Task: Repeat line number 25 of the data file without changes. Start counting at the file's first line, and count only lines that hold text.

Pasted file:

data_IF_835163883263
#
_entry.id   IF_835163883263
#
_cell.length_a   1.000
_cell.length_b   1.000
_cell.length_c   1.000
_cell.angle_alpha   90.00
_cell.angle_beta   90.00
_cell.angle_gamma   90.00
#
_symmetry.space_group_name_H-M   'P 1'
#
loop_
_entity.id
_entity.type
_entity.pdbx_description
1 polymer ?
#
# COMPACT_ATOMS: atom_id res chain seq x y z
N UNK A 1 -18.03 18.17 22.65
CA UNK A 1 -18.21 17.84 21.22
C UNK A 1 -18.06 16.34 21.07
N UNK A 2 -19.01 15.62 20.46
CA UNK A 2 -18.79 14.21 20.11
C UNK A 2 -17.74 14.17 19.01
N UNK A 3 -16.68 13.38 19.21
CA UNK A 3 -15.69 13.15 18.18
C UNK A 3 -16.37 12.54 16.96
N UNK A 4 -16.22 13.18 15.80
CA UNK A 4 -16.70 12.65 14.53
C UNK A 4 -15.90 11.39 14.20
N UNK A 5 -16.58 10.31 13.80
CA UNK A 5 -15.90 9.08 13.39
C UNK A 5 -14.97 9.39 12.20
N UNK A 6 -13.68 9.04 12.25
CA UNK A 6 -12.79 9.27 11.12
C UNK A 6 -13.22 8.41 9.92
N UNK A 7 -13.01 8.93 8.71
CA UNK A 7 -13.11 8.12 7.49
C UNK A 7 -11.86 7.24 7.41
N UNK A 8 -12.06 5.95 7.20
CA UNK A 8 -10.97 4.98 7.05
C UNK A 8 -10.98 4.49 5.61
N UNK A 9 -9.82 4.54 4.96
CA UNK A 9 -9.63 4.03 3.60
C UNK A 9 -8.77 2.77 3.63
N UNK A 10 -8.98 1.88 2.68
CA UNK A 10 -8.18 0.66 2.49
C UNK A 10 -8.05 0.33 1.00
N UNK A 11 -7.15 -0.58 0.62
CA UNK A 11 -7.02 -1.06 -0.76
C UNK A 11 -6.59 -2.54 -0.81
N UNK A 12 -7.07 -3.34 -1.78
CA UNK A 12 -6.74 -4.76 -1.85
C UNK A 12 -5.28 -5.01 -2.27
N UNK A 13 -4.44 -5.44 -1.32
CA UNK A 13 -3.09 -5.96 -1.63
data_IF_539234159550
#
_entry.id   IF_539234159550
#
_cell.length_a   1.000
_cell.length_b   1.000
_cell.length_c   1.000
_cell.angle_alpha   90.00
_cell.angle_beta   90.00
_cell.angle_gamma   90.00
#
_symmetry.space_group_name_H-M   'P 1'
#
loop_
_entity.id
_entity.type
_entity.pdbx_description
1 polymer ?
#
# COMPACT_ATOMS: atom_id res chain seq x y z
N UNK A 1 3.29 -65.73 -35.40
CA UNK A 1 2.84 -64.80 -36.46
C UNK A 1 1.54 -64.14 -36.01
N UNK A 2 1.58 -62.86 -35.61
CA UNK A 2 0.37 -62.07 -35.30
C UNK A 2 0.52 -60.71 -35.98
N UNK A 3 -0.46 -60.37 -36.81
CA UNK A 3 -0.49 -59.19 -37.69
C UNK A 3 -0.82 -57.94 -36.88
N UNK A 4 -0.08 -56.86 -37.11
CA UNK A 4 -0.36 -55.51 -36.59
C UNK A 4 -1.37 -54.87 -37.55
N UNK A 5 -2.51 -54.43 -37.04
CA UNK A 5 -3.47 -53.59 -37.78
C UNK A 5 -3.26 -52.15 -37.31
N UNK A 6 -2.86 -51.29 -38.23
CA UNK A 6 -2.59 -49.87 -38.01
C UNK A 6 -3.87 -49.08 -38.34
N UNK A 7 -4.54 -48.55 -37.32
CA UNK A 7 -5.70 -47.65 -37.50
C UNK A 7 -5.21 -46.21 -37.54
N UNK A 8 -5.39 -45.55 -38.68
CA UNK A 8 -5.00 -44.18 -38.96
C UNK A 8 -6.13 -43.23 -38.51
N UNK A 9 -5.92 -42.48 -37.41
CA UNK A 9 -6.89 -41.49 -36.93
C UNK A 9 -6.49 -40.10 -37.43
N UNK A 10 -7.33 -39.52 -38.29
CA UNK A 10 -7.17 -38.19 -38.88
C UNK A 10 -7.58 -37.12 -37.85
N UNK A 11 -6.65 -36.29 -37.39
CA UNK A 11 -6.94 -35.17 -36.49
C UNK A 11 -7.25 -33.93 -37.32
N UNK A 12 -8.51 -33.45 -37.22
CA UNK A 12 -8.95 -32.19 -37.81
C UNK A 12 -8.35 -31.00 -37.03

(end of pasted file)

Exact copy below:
CA UNK A 2 -18.79 14.21 20.11